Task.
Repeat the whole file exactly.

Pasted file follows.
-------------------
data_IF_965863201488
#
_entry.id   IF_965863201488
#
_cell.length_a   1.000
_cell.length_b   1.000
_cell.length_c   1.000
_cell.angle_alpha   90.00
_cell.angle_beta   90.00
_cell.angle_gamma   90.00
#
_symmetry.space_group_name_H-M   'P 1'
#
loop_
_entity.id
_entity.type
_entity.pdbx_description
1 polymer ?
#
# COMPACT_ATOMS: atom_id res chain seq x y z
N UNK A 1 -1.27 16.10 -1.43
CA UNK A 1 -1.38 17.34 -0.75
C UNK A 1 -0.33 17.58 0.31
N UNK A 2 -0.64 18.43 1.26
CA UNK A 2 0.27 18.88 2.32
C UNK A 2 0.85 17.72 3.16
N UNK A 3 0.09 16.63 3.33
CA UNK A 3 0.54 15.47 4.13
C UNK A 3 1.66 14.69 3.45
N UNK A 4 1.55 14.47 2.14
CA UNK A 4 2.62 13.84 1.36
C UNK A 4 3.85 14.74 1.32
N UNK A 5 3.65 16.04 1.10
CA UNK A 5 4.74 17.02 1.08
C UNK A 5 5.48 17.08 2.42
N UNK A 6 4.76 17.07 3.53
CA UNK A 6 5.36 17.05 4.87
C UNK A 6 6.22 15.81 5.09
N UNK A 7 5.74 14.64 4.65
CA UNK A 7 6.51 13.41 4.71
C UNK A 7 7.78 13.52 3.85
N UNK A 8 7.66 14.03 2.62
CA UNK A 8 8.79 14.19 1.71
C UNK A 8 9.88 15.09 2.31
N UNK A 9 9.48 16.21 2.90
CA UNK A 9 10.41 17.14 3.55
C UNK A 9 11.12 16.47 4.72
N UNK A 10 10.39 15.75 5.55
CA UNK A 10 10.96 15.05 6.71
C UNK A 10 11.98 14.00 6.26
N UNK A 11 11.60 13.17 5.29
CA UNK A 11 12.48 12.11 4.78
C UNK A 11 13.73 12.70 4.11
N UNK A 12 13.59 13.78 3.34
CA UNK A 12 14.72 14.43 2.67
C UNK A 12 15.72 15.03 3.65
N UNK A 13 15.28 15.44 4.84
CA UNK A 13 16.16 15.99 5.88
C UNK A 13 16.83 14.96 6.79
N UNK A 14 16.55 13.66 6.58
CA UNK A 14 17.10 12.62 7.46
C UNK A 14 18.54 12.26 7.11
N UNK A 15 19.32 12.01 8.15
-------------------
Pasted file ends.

data_IF_965863201488
#
_entry.id   IF_965863201488
#
_cell.length_a   1.000
_cell.length_b   1.000
_cell.length_c   1.000
_cell.angle_alpha   90.00
_cell.angle_beta   90.00
_cell.angle_gamma   90.00
#
_symmetry.space_group_name_H-M   'P 1'
#
loop_
_entity.id
_entity.type
_entity.pdbx_description
1 polymer ?
#
# COMPACT_ATOMS: atom_id res chain seq x y z
N UNK A 1 -1.27 16.10 -1.43
CA UNK A 1 -1.38 17.34 -0.75
C UNK A 1 -0.33 17.58 0.31
N UNK A 2 -0.64 18.43 1.26
CA UNK A 2 0.27 18.88 2.32
C UNK A 2 0.85 17.72 3.16
N UNK A 3 0.09 16.63 3.33
CA UNK A 3 0.54 15.47 4.13
C UNK A 3 1.66 14.69 3.45
N UNK A 4 1.55 14.47 2.14
CA UNK A 4 2.62 13.84 1.36
C UNK A 4 3.85 14.74 1.32
N UNK A 5 3.65 16.04 1.10
CA UNK A 5 4.74 17.02 1.08
C UNK A 5 5.48 17.08 2.42
N UNK A 6 4.76 17.07 3.53
CA UNK A 6 5.36 17.05 4.87
C UNK A 6 6.22 15.81 5.09
N UNK A 7 5.74 14.64 4.65
CA UNK A 7 6.51 13.41 4.71
C UNK A 7 7.78 13.52 3.85
N UNK A 8 7.66 14.03 2.62
CA UNK A 8 8.79 14.19 1.71
C UNK A 8 9.88 15.09 2.31
N UNK A 9 9.48 16.21 2.90
CA UNK A 9 10.41 17.14 3.55
C UNK A 9 11.12 16.47 4.72
N UNK A 10 10.39 15.75 5.55
CA UNK A 10 10.96 15.05 6.71
C UNK A 10 11.98 14.00 6.26
N UNK A 11 11.60 13.17 5.29
CA UNK A 11 12.48 12.11 4.78
C UNK A 11 13.73 12.70 4.11
N UNK A 12 13.59 13.78 3.34
CA UNK A 12 14.72 14.43 2.67
C UNK A 12 15.72 15.03 3.65
N UNK A 13 15.28 15.44 4.84
CA UNK A 13 16.16 15.99 5.88
C UNK A 13 16.83 14.96 6.79
N UNK A 14 16.55 13.66 6.58
CA UNK A 14 17.10 12.62 7.46
C UNK A 14 18.54 12.26 7.11
N UNK A 15 19.32 12.01 8.15